The long corridor of Metta

- through Francois Leclercq

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Welcome, dear readers, to another month of taking put out of the meditation cushion and into the world.

Last month's article by Metta Tree Medicine, found me ready to spend volunteering in an ancient forest. However, sometimes when the Dharma closes one door before opening another, there can be a very long corridor between the two!

This particular hallway lasted over a month.

In fact, the warning from my new herbal doctor friend that our host was laughing at my put my housekeeping skills behind my back made me laugh. However, spending the next month observing how manipulative our host's behavior could be, coupled with the increased recreational drug use of my fellow volunteers, was no laughing matter.

The practice of meditation is meant to help us see things as they really are. However, what if that makes you the only one with your eyes open to a given situation?

And so began a sometimes painful and lonely corridor where I saw people I had learned to love suffering under the “care” of someone who loved their suffering.

I take people as I find them and believe that most of us do our best to avoid harming others. But I have enough life experience to know that some people also go out of their way to deliberately harm others.

The term "narcissistic" is often used these days to describe anyone whose behavior we don't like or understand. I sometimes laugh to myself that this is just an adult version of the playground statement that someone “smells”. However, what was slowly starting to dawn on me was that the increase in recreational drug use around me and the increase in my household chores was due to the team being energy-intensive by our host.

Self-help author Dr Christine Northrup coined a term for the bad smell that no amount of cooking or burning incense or actual cleaning on my part could dispel, in her book Dodging Energy Vampires: An Empath's Guide to Avoiding Draining Relationships and Restoring Your Health and Energy (Hay House, 2018). Simply put, it's estimated that one in five people enjoy feeding on the life energy of others, much like a cat playing with a mouse.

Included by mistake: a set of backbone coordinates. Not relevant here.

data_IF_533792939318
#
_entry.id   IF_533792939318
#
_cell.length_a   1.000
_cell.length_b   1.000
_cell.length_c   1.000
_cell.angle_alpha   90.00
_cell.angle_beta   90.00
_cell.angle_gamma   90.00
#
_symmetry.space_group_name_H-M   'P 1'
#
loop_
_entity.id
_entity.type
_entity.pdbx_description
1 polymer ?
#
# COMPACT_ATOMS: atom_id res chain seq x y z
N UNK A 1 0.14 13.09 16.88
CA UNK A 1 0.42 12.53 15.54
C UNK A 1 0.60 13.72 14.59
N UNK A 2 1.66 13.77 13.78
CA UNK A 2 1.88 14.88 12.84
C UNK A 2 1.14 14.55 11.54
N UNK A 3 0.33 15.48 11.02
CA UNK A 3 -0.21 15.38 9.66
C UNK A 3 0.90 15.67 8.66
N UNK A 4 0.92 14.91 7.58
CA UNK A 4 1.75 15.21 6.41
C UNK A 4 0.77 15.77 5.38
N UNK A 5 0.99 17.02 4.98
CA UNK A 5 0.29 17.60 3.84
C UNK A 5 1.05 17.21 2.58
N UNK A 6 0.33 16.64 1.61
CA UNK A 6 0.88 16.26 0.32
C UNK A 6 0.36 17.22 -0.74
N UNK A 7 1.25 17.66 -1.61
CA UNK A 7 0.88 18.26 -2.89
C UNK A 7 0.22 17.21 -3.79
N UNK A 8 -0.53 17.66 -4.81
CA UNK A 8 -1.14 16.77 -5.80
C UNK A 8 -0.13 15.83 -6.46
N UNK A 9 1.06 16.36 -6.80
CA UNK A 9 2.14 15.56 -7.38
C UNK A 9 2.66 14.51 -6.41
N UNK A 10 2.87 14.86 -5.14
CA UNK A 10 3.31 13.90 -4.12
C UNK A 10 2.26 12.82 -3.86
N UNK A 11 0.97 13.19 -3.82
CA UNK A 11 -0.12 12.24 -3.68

Often charming and caring at first, these wolves in sheep's clothing use gathered emotional data to control, manipulate, triangulate and hurt the other four out of five of us who often miss red flags because it's so good to be. finally seen and heard. Once we have provided them with enough drama and life force, the rejection phase can begin.

Back in the ancient forest which was fittingly unrolling its springtime carpet of wild garlic, I was the first of our core team to be marked for the slaughter. My guess? My put the practice of meditation has immunized me with too much self-love and peace to be very tasty.

It was subtle at first, with occasional digs or fake gossip to play us off against each other, or confusing instructions to trip me up in front of the group. They then escalated to outright ignoring me when I'm alone or in group chats, or inviting everyone but me to join them for a drink in the pub.

Most were laughable playground antics that I could genuinely ignore or avoid by asking others if they had said such and such a thing and giving them permission to ask me the same thing whenever they had doubts. Any reader who has attended an all-girls school knows these mean-girl slippery tactics.

One of the funniest cases was being accused of stealing our host's chocolate in front of the group. I calmly walked over to the shelf where I had put it precisely so that it wouldn't disappear overnight from the common kitchen table, which annoyed them to no end. They then broke it, offered everyone in the room a piece by name except me, and placed what was left in the middle of the table. I smiled, thanked them for sharing, and reached out to taste what was left.